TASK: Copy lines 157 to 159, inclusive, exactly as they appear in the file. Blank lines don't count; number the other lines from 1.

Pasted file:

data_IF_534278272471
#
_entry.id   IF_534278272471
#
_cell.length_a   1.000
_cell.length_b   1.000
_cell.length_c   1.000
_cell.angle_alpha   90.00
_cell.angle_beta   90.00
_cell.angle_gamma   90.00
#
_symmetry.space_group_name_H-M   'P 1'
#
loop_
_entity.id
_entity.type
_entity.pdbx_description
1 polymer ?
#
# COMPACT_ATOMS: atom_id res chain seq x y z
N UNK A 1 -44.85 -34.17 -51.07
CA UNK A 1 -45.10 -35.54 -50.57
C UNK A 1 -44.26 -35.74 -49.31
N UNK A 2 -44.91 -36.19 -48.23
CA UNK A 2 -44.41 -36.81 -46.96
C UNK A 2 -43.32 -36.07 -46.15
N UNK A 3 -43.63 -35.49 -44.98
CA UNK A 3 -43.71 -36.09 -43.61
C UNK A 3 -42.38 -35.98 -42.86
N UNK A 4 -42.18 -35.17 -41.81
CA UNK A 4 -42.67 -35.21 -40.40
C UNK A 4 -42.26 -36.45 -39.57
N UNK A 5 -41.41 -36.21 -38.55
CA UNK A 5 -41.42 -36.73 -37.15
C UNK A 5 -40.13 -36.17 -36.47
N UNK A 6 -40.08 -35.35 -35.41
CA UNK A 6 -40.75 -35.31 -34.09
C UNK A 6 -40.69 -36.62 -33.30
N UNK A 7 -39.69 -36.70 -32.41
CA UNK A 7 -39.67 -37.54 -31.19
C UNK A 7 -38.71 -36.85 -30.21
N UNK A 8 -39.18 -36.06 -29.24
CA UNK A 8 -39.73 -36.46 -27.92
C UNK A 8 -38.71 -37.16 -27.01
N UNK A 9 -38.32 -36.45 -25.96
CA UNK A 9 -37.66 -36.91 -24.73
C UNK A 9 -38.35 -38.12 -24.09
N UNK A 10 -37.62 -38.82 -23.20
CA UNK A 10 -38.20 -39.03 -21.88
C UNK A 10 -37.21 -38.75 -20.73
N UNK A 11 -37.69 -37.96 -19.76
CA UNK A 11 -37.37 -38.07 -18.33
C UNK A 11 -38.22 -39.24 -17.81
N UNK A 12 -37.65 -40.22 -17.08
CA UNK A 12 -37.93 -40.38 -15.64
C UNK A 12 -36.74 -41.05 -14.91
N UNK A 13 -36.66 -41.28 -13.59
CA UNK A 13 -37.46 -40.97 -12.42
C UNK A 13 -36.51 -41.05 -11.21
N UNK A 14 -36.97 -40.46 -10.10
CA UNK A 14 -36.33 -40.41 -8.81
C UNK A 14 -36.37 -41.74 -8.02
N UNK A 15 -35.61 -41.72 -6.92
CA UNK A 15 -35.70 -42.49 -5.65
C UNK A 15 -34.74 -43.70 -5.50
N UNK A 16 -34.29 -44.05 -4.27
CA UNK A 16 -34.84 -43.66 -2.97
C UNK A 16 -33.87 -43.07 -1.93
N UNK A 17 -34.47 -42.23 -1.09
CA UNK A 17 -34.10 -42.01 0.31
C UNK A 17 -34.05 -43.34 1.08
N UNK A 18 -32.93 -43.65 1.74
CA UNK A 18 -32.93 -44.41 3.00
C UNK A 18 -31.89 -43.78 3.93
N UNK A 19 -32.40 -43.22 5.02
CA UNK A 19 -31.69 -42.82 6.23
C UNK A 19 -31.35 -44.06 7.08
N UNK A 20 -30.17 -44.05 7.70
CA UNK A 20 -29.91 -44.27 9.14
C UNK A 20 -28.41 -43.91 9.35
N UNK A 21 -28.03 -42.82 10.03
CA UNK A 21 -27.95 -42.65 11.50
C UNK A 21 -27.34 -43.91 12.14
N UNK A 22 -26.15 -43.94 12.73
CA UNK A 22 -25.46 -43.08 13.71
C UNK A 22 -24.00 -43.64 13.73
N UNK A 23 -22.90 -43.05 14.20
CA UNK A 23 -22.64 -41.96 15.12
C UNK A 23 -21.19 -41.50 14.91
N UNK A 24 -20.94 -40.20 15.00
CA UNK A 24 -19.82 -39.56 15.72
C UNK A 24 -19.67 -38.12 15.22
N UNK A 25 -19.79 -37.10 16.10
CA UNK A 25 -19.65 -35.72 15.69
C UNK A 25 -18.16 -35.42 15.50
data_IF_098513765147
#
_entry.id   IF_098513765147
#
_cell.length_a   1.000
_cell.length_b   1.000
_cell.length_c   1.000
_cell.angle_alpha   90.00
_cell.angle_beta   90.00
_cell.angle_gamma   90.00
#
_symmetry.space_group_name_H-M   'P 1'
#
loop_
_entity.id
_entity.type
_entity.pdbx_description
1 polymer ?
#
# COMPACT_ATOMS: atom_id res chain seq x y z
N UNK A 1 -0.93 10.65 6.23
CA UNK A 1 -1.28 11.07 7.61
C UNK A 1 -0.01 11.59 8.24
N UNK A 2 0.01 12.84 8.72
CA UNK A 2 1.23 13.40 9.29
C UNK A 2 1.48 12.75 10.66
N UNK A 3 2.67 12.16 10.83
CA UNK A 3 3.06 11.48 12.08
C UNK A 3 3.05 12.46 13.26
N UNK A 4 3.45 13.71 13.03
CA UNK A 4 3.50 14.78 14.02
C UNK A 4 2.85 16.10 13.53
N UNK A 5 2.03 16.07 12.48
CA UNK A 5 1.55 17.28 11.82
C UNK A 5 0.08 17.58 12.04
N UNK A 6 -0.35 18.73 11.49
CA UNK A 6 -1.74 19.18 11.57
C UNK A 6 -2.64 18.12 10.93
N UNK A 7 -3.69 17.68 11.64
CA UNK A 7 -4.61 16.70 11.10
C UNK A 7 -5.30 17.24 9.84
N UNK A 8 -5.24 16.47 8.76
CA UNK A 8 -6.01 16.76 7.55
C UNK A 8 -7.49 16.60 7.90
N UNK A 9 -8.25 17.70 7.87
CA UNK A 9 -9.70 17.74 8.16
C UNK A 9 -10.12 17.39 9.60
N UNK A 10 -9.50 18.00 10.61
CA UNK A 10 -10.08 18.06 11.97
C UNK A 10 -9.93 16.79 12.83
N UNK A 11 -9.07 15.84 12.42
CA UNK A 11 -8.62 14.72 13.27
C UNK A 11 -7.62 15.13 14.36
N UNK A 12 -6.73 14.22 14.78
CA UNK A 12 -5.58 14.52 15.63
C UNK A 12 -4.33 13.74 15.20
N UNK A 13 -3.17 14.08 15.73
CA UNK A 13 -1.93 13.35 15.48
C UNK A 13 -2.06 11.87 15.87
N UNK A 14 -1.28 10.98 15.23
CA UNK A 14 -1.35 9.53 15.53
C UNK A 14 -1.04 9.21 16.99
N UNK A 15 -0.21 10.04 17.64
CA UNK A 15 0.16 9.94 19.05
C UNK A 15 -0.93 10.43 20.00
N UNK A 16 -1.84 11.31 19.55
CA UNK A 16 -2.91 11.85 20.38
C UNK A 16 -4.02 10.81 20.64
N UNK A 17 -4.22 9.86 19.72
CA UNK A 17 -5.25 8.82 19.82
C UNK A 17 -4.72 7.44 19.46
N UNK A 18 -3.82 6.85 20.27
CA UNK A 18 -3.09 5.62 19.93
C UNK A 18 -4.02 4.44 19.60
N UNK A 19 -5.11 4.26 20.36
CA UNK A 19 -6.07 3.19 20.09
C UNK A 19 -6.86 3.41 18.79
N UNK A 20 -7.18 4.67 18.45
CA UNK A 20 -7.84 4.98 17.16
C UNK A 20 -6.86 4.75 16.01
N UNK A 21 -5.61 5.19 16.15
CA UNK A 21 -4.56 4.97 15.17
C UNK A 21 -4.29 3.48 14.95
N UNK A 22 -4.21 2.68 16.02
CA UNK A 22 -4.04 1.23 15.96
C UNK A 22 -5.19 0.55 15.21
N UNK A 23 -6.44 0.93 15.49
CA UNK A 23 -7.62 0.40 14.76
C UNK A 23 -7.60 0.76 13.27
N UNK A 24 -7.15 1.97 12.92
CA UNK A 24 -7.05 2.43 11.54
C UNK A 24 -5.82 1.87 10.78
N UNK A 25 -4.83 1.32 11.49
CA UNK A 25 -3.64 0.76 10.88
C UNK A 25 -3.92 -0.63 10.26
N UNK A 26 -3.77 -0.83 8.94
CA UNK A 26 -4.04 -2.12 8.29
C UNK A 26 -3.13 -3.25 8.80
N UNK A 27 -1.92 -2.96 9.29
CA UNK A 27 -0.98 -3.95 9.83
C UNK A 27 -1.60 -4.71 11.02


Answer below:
C UNK A 14 -1.04 9.21 16.99
N UNK A 15 -0.21 10.04 17.64
CA UNK A 15 0.16 9.94 19.05